Achieving a circular economy

After four technical reforms, a complete circular economy industrial chain was realised. The completion of the comprehensive use of calcium carbide slag cement project has made good use of calcium carbide slag, in addition to lowering the overall cost of production; the cement and building materials produced can be used in Yongxiang’s plant construction and other projects.

At the same time, the calcium carbide slag cement plant can also consume a part of the acidic water produced by chemical reaction trace substances in Yongxiang’s chemical circular economy industrial chain. Acidic water needs to be neutralised with alkaline substances, and calcium carbide slag is an alkaline. After neutralisation is completed, the chlorine can be filtered out, and the remaining residue can enter the cement plant again. In order to survive the industry’s hard winter, Feng Dezhi continuously encouraged Yongxiang’s R&D team to solve more problems, thus perfecting the company’s circular economy industry.

The basic chemical resources for the production of polysilicon — the brine mines that can produce hydrogen and chlorine — are Yongxiang’s unique natural resources, and the hydrogen and chlorine gas produced by the electrolytic cell decomposition have their own characteristics: hydrogen can be drained or purified before being put into use again, but chlorine is a highly toxic gas and cannot be easily discharged. After research, Yongxiang decided to turn chlorine into hydrogen chloride, and then let the colourless, transparent solution – hydrogen chloride – react with silicon powder to form a raw material for the production of polysilicon: trichlorosilane. Then, chlorine is replaced by reduction and only silicon remains. In order to obtain high-purity silicon, repeated distillation, purification, and reduction must be performed before a 99.9999999% pure polysilicon product can be obtained.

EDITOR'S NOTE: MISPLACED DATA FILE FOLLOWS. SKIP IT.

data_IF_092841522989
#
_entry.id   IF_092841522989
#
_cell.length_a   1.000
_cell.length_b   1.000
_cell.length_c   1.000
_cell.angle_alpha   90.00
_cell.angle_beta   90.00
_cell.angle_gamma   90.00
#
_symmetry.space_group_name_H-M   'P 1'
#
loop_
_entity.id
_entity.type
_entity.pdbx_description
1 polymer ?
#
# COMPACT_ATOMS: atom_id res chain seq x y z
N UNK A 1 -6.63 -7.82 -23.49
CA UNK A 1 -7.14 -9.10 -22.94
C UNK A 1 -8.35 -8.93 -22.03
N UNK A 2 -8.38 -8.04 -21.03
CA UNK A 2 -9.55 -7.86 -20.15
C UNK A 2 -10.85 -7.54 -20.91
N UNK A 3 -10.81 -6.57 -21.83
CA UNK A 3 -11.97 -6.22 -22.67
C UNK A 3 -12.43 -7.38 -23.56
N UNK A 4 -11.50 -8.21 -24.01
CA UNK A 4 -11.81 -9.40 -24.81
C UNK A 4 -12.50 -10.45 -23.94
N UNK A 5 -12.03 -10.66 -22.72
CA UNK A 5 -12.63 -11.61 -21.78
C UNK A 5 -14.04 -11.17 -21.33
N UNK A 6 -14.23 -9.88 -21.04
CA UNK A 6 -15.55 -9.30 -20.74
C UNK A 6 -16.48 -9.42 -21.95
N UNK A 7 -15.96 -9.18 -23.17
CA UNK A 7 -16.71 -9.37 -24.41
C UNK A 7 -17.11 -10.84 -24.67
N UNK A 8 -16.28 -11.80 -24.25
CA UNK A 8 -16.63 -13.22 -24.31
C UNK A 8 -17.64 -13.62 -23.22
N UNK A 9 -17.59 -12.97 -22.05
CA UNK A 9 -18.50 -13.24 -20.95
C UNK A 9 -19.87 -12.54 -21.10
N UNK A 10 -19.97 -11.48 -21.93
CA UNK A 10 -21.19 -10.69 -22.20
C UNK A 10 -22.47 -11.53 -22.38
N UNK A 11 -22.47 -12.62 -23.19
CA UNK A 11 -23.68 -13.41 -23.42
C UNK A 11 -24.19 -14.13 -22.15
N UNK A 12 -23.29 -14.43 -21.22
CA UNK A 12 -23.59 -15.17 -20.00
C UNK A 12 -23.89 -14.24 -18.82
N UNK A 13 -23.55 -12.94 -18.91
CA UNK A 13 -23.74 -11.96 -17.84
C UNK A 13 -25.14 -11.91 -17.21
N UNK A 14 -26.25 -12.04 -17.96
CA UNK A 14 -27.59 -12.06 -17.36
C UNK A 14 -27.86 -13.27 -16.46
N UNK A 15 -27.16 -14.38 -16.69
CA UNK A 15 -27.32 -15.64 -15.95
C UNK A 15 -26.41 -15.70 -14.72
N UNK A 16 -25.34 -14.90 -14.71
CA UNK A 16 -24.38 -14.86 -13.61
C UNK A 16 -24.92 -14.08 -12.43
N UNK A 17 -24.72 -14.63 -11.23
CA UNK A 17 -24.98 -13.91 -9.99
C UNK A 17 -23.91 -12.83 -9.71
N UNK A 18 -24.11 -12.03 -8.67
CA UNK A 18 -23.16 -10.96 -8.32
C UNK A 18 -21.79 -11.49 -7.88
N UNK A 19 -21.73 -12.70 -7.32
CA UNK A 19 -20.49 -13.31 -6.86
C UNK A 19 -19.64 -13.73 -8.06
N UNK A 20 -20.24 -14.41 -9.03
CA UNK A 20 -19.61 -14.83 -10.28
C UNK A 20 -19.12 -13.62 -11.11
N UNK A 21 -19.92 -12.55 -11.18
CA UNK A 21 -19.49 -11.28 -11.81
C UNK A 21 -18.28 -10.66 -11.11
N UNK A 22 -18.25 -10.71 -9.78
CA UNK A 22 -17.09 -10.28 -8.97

This is how the second main cycle of Yongxiang’s circular economy was formed: the chlorine-alkali-hydrochlorosilicone-polysilicon industrial chain. On one hand, it helps to reduce the company’s costs for raw material procurement, transportation and those related to product sales, improving its overall efficiency. On the other hand, a closed loop of materials can help reduce emissions and protect the environment.

Yongxiang Polysilicon has undergone three rounds of technological transformation and upgrading in the short span of eight years. Through this, the company gradually gained ground despite the hardships of the industry, and survived. However, the company’s achievements do not prevent it from further pursuing energy conservation and ways to reduce consumption. At the end of 2013, based on the first three rounds of technical transformation, Yongxiang resolutely invested more than RMB600 million and used the Yongxiang Method to combine cold-hydrogenation technology transformation to achieve comprehensive utilisation of waste recycling; the fourth technical transformation was completed.